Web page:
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While the thought that thou never again should'st roam, Would repay us, for all our mourning.

And so sweetly fell the words of Hope,

Ob! soft as the dews of heaven,

That we deemed 'twas the voice of an Angel spoke,

And our sorrows afar were driven t

And we thought as thou sailed'st o'er the ' dark blue

Wealth and happiness beamed before thee.—
Alas! thou sleep'st in a foreign grave,
With the rank grass waving o'er thee!

And never did foreign grave inclose

A Briton more gentle hearted!

For never did heart better feelings disclose,

Than his, who has now departed.

i . . : '' . 1

Not a friend attended thy dying bed;

Surrounded by war and danger,

Oh! who would pillow thy feverish head

But the cold, and the careless stranger?

Ah I often that scene doth Fancy trace,
Where the friend of my youth lay dying,
And often I think on the distant place,
Where that friend is lowly lying.

Peace, peace to thy spirit! the words of hope
Shall not always thus deceive us;
We yet shall meet on a holier spot,
Where no sorrow nor care can grieve us.

Now farewell, my friend I thou first, thou best!

Whilst a ray of mind is left me,

Though distant the place of thy long last rest,

I shall not, I cannot forget thee!

i Anon.


It is the funeral march. I did not think

That there had been such magic in sweet sounds!

Hark! from the blackened cymbal that dead tone—

It awes the very rabble multitude,

They follow silently, their earnest brows

Lifted in solemn thought. 'Tis not the pomp ,'

And pageantry of death that with such force

Arrests the sense,*—the mute apd mourning train,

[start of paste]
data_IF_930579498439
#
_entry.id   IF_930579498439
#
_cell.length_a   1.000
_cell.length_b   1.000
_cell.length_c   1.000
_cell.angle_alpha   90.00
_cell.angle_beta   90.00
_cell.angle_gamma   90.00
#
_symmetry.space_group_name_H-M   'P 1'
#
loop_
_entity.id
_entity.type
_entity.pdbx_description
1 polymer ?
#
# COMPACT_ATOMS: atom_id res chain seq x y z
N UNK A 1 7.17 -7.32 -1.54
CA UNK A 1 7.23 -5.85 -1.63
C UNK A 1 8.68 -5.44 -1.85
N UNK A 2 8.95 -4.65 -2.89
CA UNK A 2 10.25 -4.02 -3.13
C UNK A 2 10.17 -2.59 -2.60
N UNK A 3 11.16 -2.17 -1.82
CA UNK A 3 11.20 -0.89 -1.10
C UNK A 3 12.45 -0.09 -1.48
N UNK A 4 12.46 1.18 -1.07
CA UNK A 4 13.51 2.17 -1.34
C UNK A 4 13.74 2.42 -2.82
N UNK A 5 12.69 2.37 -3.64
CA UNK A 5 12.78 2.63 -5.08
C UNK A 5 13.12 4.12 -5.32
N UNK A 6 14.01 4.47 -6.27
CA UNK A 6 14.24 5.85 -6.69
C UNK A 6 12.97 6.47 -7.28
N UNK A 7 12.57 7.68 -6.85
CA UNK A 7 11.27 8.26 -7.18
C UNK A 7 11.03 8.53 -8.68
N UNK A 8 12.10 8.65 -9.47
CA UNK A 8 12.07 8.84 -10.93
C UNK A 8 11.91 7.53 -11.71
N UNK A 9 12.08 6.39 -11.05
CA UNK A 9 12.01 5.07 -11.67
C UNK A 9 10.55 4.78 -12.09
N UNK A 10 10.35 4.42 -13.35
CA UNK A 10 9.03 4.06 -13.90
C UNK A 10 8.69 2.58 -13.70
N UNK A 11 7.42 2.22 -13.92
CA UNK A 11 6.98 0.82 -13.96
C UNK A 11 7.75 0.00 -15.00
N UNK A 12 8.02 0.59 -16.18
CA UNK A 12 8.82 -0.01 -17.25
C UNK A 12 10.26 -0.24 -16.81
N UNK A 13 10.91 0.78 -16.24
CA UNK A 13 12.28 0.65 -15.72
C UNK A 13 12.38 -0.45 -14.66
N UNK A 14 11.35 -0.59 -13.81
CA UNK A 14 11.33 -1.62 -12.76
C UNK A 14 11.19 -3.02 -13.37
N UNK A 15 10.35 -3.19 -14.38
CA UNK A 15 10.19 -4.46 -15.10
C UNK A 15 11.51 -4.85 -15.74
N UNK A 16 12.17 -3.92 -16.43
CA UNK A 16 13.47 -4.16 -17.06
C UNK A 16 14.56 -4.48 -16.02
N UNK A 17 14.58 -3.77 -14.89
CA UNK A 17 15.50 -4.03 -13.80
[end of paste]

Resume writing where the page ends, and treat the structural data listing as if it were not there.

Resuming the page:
The white plume nodding o'er the sable hearse,

Had passed unheeded, or perchance awoke

A serious smile upon the poor man's cheek

At Pride's last triumph. Now these measured sounds,

This universal language, to the heart

Speak instant, and on all .these various minds
Compel one feeling.

But such better thoughts
Will pass away, how soon! and these who here
Are following their dead comrade to the grave,
Ere the night fall, will in their revelry
Quench all remembrance. From the ties of life
Unnaturally rent, a man who knew
No resting place, no dear delights at home,
Belike who never saw his children's face,
Whose children knew no father, he is gone,
Dropt from existence, like the withered leaf
That from the summer tree is swept away,
Its loss unseen. S'he hears not of his death
Who bore him, and already for her son .. ,

Her tears of bitterness are shed; when first
He had put on the livery of blood,
She wept him dead to her.

We are indeed
Clay in the potter's hand! one favoured mind,
Scarce lower than the Angels, shall explore
The ways of Nature, whilst his fellow-man
Framed with like miracle the work of God,
Must as the unreasonable beast drag on
A life of labour, like this Soldier here,
His wonderous faculties bestowed in vain,

Be moulded by his fate till he becomes
A mere machine of murder.

And there are
Who say that this is well! as God has made
All tilings for man's good pleasure, so of men
The many for the few! court-moralists,
Reverend lip-comforters, that once a week
Proclaim how blessed are the poor, for they
Shall have their wealth hereafter, and though now
Toiling and troubled, though they pick the crumbs
That from the rich man's table fall, at length
In Abraham's bosom rest with Lazarus.
Themselves meantime secure their good things here
And feast with Dives. These are they, O Lord,
Who in thy plain and simple Gospel see
All mysteries, but who find no peace enjoined,
No brotherhood, no wrath denounced on them
Who shed their brethren's blood,—blind at noon day
As owls, lynx-eyed in darkness!

O my God 1
I thank thee that I am not such as these;
I thank thee for the eye that sees, the heart
That feels, the voice that in these evil days,
Amid these evil tongues, exalts itself
And cries aloud against iniquity.

Southey. NIGHT.

Night is the time for rest;

How sweet, when labours close, To gather round an aching breast

The curtain of repose; Stretch the tired limbs, and lay the head Upon our own delightful bed I

Night is the time for dreams;

The gay romance of life, When truth that is, and truth that seems,

Blend in fantastic strife; Ah! visions less beguiling far, Than waking dreams by day light are!

Night is the time for toil;

To plough the classic field,
Intent to find the buried spoil,

Its wealthy furrows yield;
Till all is ours that sages taught,
That poets sang, or heroes wrought.

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